Wednesday, 9 February 2011

Una Voce report on the Implementation of Summorum Pontificum

 Una Voce has presented its report on the progress of the implementation of Summorum Pontificum, to the Pontifical Commission, Ecclesia Dei, In fact it was presented last September, and thanks to Laurence England, , I just found it.
I haven't read the entire report yet, just looked at  those parts which pertain to the UK.

As part of its report, Una Voce commissioned a UK survey, conducted by a professional and independent institution, the results of which show that 43% of weekly Mass goers would attend the Traditional Mass if it were offered in their parish.
For those who attend Mass every week together with those who attend Mass one a month, the percentage rises sharply to 66.4%.
60% of Catholics are still not aware of the Motu Proprio's existence,

I certainly would not have known about the existence of the Motu Proprio, had it not been for the Catholic blogs! It hasn't received publicity in my parish, and not as far as I am aware, in my diocese.

One sometimes hears of priests being told that they cannot 'advertise' the Traditional Mass in the Parish newsletter-why not, if not to discourage attendance?
Some enquirers are still being told that there would need to be 25+ attendees for a Traditional Mass to be offered.
Mostly, there is just silence on the matter.

The best source of information regarding the local availability of the Traditional Mass is still the Latin Mass Society.

Among Una Voce's conclusions:

"In Great Britain as elsewhere, the argument resting on the lack of interest among the Faithful for the application of the Motu Proprio is unfair. When their point of view is solicited in an opinion poll, the results are quite different to those obtained when one merely speaks in their name...all the while taking care not to consult them, unless it's through parish councils, which as a matter of principle(whether because of ideology, fear or simple post-conciliar conservatism) are not inclined to favour the reform of the reform undertaken by Benedict XV1."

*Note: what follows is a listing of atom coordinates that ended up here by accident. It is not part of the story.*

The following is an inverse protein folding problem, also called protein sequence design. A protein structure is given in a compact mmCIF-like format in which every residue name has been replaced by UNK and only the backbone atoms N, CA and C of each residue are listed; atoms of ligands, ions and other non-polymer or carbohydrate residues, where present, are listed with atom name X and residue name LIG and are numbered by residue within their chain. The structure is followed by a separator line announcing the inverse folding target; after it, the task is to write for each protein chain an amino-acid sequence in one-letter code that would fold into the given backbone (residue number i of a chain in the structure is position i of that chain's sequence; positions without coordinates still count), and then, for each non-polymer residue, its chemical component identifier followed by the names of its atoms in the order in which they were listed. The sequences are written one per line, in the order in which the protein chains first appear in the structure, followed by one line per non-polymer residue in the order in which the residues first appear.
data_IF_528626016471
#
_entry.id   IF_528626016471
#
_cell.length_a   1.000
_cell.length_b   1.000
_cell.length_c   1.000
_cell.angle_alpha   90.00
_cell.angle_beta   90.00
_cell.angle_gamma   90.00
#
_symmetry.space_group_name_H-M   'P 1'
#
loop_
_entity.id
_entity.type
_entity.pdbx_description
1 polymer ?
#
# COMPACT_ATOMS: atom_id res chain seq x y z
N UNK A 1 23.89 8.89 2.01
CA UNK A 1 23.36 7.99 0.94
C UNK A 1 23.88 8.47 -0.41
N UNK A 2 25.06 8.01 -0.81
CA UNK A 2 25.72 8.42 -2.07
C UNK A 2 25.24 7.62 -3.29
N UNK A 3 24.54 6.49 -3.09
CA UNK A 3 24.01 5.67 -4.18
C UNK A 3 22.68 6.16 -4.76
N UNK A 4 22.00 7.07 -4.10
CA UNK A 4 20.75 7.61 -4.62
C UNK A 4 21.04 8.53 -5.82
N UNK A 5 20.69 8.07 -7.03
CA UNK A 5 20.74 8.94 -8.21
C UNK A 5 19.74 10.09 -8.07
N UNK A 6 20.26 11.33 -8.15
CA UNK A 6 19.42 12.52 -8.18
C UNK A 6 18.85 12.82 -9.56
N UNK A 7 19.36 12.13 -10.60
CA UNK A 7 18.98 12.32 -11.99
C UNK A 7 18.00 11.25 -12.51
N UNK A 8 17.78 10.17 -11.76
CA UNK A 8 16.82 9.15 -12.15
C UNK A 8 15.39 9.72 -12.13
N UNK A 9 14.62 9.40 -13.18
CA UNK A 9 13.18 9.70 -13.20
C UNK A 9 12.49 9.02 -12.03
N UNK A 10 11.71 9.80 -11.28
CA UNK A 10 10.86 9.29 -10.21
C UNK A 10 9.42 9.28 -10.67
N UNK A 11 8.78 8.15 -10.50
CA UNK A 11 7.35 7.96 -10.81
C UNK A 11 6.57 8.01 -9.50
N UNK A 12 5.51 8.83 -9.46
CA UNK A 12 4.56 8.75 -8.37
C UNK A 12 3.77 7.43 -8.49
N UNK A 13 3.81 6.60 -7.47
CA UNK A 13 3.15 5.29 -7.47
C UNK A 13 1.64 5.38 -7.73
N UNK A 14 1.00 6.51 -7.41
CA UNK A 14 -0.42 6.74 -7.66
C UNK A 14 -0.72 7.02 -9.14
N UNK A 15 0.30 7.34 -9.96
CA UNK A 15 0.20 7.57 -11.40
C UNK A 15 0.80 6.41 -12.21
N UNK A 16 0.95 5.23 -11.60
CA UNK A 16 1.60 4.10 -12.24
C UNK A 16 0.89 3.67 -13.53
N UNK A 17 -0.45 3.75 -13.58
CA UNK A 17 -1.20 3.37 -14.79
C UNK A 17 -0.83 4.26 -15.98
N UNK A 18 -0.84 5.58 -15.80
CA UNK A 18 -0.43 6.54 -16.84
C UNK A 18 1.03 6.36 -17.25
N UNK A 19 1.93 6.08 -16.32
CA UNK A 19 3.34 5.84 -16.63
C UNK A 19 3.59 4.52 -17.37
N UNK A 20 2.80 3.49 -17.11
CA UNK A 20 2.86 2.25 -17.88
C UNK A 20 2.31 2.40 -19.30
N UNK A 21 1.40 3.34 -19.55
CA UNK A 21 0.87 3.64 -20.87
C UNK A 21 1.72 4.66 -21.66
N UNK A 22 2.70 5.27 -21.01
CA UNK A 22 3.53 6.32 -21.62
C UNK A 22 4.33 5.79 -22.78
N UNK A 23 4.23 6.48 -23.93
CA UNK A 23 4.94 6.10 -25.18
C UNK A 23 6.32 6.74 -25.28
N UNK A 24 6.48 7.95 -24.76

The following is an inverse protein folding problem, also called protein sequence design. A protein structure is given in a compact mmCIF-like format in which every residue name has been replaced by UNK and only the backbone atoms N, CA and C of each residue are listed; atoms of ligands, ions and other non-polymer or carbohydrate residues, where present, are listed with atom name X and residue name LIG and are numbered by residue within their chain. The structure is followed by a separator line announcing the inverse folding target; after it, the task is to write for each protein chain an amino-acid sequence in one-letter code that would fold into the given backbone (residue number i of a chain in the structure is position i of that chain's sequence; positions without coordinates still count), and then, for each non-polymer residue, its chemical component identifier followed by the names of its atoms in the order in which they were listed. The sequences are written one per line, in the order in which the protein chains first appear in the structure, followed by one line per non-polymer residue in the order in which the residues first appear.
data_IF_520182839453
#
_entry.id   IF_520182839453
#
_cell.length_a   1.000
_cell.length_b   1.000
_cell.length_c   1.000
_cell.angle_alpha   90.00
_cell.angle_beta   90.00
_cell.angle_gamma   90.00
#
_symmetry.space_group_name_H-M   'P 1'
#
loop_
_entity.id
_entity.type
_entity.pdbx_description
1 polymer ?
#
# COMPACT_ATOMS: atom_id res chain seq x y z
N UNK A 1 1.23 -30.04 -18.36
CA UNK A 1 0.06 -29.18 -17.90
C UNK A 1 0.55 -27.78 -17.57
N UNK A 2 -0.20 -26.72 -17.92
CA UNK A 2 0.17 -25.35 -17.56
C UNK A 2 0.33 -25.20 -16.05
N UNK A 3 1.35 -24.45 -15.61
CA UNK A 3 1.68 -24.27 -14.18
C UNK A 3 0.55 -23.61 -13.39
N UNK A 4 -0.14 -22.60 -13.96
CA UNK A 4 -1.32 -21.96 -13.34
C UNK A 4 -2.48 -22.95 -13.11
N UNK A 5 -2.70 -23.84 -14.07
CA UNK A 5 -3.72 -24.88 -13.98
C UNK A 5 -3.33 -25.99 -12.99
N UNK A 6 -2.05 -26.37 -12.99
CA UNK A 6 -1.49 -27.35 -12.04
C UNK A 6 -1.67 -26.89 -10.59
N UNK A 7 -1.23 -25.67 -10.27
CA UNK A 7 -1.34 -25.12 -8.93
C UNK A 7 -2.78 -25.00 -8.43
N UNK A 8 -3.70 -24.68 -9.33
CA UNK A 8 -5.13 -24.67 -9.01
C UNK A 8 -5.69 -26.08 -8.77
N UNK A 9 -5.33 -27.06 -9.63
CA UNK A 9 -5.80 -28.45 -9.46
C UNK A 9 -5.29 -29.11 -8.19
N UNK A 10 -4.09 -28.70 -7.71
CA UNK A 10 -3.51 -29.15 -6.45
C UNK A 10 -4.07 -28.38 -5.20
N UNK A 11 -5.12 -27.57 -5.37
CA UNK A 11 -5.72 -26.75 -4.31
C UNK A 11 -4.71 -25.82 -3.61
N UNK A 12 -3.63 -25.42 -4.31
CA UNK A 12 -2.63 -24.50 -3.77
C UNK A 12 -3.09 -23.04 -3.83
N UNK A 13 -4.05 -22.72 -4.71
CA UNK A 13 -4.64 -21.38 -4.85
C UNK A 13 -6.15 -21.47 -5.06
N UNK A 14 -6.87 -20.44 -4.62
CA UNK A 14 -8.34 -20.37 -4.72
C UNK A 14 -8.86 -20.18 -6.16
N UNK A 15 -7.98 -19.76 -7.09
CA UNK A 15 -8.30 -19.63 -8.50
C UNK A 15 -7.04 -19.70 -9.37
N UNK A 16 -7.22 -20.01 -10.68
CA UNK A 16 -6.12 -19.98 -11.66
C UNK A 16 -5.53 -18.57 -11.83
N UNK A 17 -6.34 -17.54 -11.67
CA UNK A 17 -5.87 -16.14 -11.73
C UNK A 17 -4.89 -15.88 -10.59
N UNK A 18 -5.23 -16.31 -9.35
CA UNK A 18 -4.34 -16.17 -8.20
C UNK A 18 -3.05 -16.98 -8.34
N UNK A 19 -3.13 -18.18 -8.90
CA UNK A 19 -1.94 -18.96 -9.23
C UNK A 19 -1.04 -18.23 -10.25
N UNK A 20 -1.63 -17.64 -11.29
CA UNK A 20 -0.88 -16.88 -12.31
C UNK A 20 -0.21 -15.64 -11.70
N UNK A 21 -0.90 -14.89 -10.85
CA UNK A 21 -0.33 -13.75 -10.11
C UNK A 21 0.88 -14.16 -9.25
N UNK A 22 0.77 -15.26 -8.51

"Above all, this new survey underscores the(in this case British) Bishops' astounding deficiency-to put the best face on it-when it comes to communication.Indeed a full three years after the publication of the Motu Proprio on 7th July 2007, only 40% have been informed of it. In fact one must call a spade a spade, particularly in so serious a matter as liturgical and sacramental life: in Britain as elsewhere, the issue is pastoral blindness to the expectations of the Faithful. This blindness on the part of the Bishops has once again been measured and put into figures."

(def. Oxford Dictionaries)



  • 1 [mass noun] the imparting or exchanging of information by speaking, writing, or using some other medium:television is an effective means of communicationat the moment I am in communication with London
  • [count noun] a letter or message containing information or news.
  • the successful conveying or sharing of ideas and feelings:there was a lack of communication between Pamela and her parents
  • social contact:she gave him some hope of her return , or at least of their future communication
  • 2 (communications) means of sending or receiving information, such as telephone lines or computers:satellite communications[as modifier] :a communications network
  • [treated as singular] the field of study concerned with the transmission of information.
  • 3 (communications) means of travelling or of transporting goods, such as roads or railways:a city providing excellent road and rail communications

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